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I have 2 pixels with size 1x3 called $A$ and $B$ and I have to compute the following equation:

$$ A^T *(\Sigma+ I_3*\lambda)^{-1}*B $$

where $\Sigma$ is the covariance matrix (3x3) between vectors $A$ and $B$.

$I_3$ is the 3x3 identity matrix.

$\lambda$ is a constant (therefore, the matrix is not singular).

At the moment, i'm computing the inverse of the $\Sigma +I_3*\lambda$ using the Gauss-Jordan elimination.

I wanna know if there is a trick to compute this equation without computing the inverse. I'm also limited in memory so the Gauss-Jordan elimination is not a really good solution. I also tried to compute straight the inverse using the rule of Sarrus but the result was not enought accurate.

My aim is to resolve this equation with the highest speed and the minimum memory space.


Anyone knows a fast and good way to inverse a 3x3 symmetric matrix ?


I'm thinking about making a Cholesky decomposition of my matrix but after that, I don't understand how to compute the inverse of $(\Sigma +I_3*\lambda)$ from Cholesky matrix.

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Hmm, set aside the question of whether Gauss-Jordan elimination is a good method, are you saying that your memory is so limited that you cannot even store a $3\times3$ matrix? Also, I am not an expert in numerical linear algebra, but computer algorithms usually have space-time tradeoffs. That you need something "with the highest speed and the minimum memory space" is perhaps asking for too much .... Anyway, if those matrix algorithms seem too complicated to you, I think you may try the "conjugate gradient method", which is fairly efficient in terms of speed, storage and ease of implementation. –  user1551 Nov 15 '12 at 8:51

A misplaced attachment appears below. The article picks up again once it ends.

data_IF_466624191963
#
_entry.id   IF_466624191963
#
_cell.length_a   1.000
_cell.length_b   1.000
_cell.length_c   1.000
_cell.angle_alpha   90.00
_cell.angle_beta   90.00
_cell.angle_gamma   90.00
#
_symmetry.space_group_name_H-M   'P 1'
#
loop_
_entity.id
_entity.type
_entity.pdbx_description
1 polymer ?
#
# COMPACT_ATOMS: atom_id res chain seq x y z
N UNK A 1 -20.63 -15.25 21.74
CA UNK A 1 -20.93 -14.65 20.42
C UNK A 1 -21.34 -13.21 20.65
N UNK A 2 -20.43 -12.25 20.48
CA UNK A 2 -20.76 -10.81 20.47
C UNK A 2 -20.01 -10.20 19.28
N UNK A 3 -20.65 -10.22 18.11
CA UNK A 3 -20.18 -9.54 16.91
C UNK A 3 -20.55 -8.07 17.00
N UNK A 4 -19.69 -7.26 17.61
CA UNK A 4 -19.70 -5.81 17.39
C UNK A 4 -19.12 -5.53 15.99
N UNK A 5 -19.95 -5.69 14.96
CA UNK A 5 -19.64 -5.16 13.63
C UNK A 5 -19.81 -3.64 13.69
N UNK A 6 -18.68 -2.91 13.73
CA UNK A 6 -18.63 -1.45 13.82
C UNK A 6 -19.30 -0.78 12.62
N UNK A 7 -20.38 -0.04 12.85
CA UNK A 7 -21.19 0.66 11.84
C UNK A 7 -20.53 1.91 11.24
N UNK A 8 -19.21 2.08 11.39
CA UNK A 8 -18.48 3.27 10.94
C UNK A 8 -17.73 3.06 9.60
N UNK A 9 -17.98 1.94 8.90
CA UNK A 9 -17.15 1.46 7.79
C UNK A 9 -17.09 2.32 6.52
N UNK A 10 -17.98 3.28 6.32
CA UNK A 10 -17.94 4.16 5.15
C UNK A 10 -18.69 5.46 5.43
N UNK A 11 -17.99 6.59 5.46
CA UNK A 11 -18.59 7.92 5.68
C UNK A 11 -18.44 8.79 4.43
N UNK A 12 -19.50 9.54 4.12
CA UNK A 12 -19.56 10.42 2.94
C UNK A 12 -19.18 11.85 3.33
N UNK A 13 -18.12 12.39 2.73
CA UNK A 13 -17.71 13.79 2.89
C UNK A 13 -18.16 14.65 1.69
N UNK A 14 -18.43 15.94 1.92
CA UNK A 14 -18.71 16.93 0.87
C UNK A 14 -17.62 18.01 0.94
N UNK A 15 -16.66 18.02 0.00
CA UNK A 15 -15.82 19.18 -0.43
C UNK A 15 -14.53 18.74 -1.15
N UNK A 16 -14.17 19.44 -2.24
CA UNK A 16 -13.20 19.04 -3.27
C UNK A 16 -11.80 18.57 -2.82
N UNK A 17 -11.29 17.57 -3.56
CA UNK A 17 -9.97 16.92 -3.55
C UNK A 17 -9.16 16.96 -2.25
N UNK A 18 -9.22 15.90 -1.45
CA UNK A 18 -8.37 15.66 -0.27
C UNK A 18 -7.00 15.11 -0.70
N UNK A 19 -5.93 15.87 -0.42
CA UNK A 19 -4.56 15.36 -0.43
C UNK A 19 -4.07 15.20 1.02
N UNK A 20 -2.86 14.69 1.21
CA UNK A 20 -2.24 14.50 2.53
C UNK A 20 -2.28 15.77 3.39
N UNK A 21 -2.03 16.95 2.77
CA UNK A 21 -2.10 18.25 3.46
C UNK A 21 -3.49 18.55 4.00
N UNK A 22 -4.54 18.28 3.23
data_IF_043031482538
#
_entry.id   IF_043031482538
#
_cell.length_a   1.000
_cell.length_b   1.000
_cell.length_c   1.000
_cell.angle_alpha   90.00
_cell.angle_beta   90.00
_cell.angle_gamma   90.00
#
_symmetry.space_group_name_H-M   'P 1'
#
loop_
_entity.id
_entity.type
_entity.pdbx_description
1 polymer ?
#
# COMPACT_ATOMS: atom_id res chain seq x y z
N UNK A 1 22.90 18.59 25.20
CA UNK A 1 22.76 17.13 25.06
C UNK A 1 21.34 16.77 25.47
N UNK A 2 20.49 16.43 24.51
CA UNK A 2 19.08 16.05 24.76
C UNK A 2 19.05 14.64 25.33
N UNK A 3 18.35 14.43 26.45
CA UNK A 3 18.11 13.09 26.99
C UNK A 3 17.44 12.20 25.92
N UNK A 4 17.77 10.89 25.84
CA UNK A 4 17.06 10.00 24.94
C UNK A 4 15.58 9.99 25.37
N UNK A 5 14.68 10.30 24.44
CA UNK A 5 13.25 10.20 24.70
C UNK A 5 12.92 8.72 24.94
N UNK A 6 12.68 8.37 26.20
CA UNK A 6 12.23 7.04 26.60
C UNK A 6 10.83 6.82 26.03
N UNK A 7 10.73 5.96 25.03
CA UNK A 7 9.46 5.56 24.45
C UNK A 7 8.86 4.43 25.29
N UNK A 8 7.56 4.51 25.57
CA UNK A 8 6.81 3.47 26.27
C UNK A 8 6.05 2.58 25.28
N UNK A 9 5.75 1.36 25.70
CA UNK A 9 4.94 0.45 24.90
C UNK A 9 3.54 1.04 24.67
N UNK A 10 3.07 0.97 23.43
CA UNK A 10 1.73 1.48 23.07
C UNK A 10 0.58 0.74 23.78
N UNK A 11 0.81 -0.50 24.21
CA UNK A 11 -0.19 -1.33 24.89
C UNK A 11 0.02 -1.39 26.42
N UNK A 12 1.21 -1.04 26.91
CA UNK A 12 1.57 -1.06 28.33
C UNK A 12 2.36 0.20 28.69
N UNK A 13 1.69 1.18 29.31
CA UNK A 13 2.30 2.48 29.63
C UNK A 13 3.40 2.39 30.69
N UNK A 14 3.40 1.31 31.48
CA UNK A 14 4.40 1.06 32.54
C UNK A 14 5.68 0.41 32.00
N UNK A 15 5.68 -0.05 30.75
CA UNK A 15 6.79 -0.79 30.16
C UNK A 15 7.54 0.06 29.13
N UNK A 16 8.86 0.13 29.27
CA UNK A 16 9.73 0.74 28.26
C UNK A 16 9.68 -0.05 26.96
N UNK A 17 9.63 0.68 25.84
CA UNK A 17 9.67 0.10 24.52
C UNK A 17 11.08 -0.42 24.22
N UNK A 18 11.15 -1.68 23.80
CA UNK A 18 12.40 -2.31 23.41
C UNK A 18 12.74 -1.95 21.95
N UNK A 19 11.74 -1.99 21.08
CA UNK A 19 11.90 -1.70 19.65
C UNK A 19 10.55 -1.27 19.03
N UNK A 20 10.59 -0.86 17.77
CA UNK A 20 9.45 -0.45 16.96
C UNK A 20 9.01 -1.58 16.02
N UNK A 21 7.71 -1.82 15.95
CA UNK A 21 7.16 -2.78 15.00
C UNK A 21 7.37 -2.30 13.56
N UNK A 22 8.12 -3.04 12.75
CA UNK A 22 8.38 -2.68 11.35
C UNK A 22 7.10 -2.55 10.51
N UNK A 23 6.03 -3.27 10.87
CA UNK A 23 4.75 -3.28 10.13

@user1551 If i'm limited in memory is because I'm using this in a kernel function in graphic card. But I guess you're right about the trade off, that's why I'm trying different methods. About the "conjugate gradient method", it is usefull for equation Ax=b right ? How can I apply it for my equation ? –  Seltymar Nov 15 '12 at 9:09
$x=(\Sigma+ I_3*\lambda)^{-1}*B \Leftrightarrow (\Sigma+ I_3*\lambda)x=B$. –  user1551 Nov 15 '12 at 9:16
@user1551 it works quite well, faster and less memory. However, the precondioned version is slower because it can already be solved in a few iterations. I will maybe try also using Cholesky to solve the same equation. I don't know which one would be the more efficient for my problem. –  Seltymar Nov 16 '12 at 7:10
Hmm, if numerical stability is a concern, Cholesky decomposition seems to be inferior to QR factorization. See pp.17-18 of these slides, for instance. If numerical stability is not your concern, actually you may just employ Cramer's rule. –  user1551 Nov 16 '12 at 10:08
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